It has certainly been an unusual year to make a start on our Preventing Plastic Pollution (PPP) project.
But not detered by our new ways of working, our PPP team began by mapping the potential sources of where plastic (micro and macro) could get into the Tamar catchment waterways.
These included sewage treatment outfalls, roads, urban areas, land use and equestrian centers, to name but a few.
Lydia Deacon, one of our PPP Tamar project officers said: “By mapping these out, we could start to build a picture of potential hotspots of plastic and use the map to identify where to focus our clean up and intervention efforts.
“The mapping is an ever-changing process, and, as the project progresses, we will use our experiences out in the field to evolve the map into its most true picture of plastic hotspots.”
The team’s first foray out in the field was in July 2020 on the River Deer (around Chilsworthy and Holsworthy). They had already identified potential hotspots due to roads crossing rivers, outfalls, residential areas and publicly accessible areas next to the river.
Although Chilsworthy is a rural village, it was clear there was excessive litter in the few laybys. This followed at the Holsworthy sites.
These initial findings have led to Flo (from our partners at Plymouth University) looking into whether there is a scientific correlation between higher levels of litter and laybys.
Since the first trip out, the team has now sampled in Launceston, Tavistock and a few sites on Dartmoor as well as supporting Plymouth University with micro-sampling at seven different locations and layby sampling at five different sites.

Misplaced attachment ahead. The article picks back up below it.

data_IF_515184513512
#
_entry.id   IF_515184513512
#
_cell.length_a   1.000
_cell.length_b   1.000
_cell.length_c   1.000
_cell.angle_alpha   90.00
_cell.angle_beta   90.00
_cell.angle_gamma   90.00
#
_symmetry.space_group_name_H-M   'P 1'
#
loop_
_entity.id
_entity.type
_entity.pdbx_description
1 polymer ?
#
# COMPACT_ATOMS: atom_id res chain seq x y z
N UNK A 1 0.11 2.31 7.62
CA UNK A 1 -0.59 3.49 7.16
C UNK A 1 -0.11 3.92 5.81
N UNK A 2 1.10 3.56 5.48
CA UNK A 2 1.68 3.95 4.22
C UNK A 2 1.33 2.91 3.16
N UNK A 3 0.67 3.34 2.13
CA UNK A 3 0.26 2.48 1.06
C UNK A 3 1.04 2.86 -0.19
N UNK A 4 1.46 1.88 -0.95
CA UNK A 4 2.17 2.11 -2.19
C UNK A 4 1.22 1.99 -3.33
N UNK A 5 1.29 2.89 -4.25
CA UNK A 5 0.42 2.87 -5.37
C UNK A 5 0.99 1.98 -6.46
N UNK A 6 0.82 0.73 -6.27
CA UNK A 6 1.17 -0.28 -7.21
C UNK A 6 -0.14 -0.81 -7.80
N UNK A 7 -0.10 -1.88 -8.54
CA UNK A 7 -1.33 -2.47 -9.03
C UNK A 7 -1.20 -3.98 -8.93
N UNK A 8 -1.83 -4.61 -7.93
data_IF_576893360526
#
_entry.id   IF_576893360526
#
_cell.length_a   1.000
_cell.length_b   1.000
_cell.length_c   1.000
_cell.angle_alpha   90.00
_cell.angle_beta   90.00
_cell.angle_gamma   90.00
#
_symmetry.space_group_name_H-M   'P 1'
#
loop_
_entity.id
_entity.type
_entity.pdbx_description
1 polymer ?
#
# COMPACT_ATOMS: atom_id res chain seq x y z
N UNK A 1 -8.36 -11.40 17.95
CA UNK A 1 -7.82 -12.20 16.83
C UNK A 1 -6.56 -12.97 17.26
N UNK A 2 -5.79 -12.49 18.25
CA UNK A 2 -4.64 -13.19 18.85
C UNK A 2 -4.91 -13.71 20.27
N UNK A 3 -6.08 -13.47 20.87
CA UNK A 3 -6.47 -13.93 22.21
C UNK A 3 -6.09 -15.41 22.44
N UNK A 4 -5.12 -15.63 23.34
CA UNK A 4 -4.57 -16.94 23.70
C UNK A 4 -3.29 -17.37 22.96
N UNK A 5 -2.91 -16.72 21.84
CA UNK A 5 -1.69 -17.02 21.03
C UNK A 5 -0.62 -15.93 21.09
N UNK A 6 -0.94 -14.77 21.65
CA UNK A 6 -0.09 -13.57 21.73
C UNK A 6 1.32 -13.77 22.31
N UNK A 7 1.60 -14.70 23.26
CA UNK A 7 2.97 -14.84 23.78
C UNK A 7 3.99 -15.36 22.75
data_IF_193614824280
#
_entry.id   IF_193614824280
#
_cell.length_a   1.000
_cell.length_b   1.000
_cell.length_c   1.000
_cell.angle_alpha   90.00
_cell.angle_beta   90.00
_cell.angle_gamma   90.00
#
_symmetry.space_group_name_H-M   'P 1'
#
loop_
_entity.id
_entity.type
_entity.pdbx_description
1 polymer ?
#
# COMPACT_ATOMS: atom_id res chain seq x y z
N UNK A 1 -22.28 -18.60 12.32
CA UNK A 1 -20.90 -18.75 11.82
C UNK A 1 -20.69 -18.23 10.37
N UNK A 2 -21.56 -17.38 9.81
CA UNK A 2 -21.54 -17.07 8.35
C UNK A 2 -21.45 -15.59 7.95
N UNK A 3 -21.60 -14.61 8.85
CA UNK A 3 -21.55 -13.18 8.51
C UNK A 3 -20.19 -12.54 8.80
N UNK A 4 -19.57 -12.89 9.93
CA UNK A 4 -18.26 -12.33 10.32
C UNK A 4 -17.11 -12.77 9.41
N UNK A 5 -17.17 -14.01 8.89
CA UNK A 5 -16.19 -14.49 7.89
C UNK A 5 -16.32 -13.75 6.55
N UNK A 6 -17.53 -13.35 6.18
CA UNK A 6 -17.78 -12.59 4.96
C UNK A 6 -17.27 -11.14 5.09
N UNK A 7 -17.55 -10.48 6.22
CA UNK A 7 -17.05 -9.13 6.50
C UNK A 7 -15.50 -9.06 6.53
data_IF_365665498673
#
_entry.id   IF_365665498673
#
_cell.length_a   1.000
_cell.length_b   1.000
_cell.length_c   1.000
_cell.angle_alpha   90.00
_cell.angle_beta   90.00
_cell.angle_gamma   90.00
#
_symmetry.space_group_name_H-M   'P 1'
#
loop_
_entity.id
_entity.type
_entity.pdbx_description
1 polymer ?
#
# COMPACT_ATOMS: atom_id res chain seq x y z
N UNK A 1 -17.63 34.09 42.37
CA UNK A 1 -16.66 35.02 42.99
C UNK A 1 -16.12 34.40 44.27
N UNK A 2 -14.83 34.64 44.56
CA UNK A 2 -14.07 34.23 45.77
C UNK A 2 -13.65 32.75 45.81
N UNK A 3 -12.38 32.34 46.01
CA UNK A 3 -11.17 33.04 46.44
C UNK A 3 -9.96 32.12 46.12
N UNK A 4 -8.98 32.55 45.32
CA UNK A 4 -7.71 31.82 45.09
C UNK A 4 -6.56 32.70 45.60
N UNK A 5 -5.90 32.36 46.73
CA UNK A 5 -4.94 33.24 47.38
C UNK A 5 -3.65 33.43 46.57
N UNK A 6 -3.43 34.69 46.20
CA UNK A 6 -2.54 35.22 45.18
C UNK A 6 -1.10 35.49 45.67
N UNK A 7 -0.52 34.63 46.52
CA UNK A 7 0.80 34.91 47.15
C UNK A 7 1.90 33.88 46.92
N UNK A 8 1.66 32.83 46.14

“We have found areas of excessive litter build-up and identified where simple interventions could make a noticeable difference to how much litter enters the Tamar and its tributaries,” Lydia said.
“We have also come across areas where litter is sparce and active community groups are out regularly cleaning their natural environments, which is fantastic to see and very motivating.”
The data being collected is added to an online system, used by all partners, and will be key to how work is progressed through events such as community cleans, interventions and prevention work.
It also helps to validate the mapping and modelling work, which in the future can be used to assess different catchments’ sources of plastic waste and in turn help prevent it from entering our rivers and then our seas.
“Looking to 2021, we are excited to get out and about in the catchment once more and we will be running community litter pick events,” concluded Lydia.
We would love your help to clean up your local areas and prevent plastic from entering the waterways – keep an eye on our events section where we will be adding details early in the New Year.
All of our work is done under strict COVID working practices – this means our plans may need to change at short notice.